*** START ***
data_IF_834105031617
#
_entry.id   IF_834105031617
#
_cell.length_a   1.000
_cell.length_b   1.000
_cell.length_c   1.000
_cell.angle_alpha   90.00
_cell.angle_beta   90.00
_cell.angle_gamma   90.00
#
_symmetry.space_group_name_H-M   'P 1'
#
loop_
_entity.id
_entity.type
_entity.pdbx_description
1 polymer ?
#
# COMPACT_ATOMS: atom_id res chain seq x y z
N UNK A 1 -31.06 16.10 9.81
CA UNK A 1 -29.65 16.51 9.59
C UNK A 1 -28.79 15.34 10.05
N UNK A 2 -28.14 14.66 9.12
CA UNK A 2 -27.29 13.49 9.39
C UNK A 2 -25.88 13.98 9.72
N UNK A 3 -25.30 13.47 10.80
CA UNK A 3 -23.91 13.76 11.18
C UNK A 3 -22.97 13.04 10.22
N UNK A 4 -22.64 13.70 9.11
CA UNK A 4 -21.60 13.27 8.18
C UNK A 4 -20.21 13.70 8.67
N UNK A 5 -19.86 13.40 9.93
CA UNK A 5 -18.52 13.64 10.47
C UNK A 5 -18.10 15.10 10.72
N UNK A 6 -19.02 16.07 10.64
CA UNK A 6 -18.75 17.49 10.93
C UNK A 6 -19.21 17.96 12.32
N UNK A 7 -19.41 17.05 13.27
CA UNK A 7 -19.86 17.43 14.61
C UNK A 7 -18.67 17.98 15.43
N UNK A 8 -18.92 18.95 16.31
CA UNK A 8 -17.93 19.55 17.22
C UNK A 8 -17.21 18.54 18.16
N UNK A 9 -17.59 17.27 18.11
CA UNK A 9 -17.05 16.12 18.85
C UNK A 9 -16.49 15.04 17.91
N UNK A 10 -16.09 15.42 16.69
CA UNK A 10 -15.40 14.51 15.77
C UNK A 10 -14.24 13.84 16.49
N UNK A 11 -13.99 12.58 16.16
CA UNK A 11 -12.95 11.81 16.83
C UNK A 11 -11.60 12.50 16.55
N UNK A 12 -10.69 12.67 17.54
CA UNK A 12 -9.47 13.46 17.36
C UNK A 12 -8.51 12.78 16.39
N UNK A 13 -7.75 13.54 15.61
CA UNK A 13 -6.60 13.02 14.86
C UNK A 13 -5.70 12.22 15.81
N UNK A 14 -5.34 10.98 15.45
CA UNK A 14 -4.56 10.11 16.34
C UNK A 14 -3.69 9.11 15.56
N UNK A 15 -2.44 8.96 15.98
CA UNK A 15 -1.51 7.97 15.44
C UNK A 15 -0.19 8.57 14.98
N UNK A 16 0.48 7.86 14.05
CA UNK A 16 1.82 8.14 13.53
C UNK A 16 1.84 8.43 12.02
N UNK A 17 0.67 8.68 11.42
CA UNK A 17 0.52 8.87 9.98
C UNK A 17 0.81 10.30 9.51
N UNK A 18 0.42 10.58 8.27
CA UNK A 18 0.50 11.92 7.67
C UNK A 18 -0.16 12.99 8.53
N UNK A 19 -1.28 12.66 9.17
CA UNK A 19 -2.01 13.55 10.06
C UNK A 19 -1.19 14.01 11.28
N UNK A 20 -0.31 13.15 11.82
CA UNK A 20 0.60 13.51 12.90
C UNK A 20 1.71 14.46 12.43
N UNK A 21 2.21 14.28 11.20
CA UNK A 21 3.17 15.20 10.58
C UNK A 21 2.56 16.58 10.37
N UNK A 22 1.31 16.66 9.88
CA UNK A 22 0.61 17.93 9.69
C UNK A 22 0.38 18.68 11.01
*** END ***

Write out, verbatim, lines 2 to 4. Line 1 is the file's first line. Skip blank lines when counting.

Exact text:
#
_entry.id   IF_834105031617
#